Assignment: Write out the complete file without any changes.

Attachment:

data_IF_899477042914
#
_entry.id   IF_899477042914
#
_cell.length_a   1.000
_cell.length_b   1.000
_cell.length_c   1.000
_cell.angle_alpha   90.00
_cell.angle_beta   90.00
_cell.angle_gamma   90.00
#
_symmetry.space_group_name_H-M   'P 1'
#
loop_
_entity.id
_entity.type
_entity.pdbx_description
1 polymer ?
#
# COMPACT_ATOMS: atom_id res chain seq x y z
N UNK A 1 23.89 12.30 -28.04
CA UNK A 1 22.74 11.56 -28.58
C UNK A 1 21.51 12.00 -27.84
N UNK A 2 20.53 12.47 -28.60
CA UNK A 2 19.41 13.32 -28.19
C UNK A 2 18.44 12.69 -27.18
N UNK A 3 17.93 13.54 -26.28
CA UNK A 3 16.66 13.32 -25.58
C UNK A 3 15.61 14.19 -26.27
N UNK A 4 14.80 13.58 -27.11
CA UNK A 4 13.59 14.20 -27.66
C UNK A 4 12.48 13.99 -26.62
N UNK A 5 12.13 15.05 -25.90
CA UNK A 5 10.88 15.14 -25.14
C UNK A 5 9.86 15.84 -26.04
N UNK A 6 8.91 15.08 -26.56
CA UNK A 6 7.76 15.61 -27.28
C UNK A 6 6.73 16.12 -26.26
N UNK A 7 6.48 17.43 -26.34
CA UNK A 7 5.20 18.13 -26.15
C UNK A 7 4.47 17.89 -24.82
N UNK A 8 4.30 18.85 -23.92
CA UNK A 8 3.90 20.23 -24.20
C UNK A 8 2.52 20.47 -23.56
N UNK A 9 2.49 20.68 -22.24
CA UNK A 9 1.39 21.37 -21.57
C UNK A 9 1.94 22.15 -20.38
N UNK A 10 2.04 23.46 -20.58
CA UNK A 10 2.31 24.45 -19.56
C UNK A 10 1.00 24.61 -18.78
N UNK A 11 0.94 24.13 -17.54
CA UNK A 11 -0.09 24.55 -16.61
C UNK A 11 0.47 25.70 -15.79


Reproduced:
data_IF_899477042914
#
_entry.id   IF_899477042914
#
_cell.length_a   1.000
_cell.length_b   1.000
_cell.length_c   1.000
_cell.angle_alpha   90.00
_cell.angle_beta   90.00
_cell.angle_gamma   90.00
#
_symmetry.space_group_name_H-M   'P 1'
#
loop_
_entity.id
_entity.type
_entity.pdbx_description
1 polymer ?
#
# COMPACT_ATOMS: atom_id res chain seq x y z
N UNK A 1 23.89 12.30 -28.04
CA UNK A 1 22.74 11.56 -28.58
C UNK A 1 21.51 12.00 -27.84
N UNK A 2 20.53 12.47 -28.60
CA UNK A 2 19.41 13.32 -28.19
C UNK A 2 18.44 12.69 -27.18
N UNK A 3 17.93 13.54 -26.28
CA UNK A 3 16.66 13.32 -25.58
C UNK A 3 15.61 14.19 -26.27
N UNK A 4 14.80 13.58 -27.11
CA UNK A 4 13.59 14.20 -27.66
C UNK A 4 12.48 13.99 -26.62
N UNK A 5 12.13 15.05 -25.90
CA UNK A 5 10.88 15.14 -25.14
C UNK A 5 9.86 15.84 -26.04
N UNK A 6 8.91 15.08 -26.56
CA UNK A 6 7.76 15.61 -27.28
C UNK A 6 6.73 16.12 -26.26
N UNK A 7 6.48 17.43 -26.34
CA UNK A 7 5.20 18.13 -26.15
C UNK A 7 4.47 17.89 -24.82
N UNK A 8 4.30 18.85 -23.92
CA UNK A 8 3.90 20.23 -24.20
C UNK A 8 2.52 20.47 -23.56
N UNK A 9 2.49 20.68 -22.24
CA UNK A 9 1.39 21.37 -21.57
C UNK A 9 1.94 22.15 -20.38
N UNK A 10 2.04 23.46 -20.58
CA UNK A 10 2.31 24.45 -19.56
C UNK A 10 1.00 24.61 -18.78
N UNK A 11 0.94 24.13 -17.54
CA UNK A 11 -0.09 24.55 -16.61
C UNK A 11 0.47 25.70 -15.79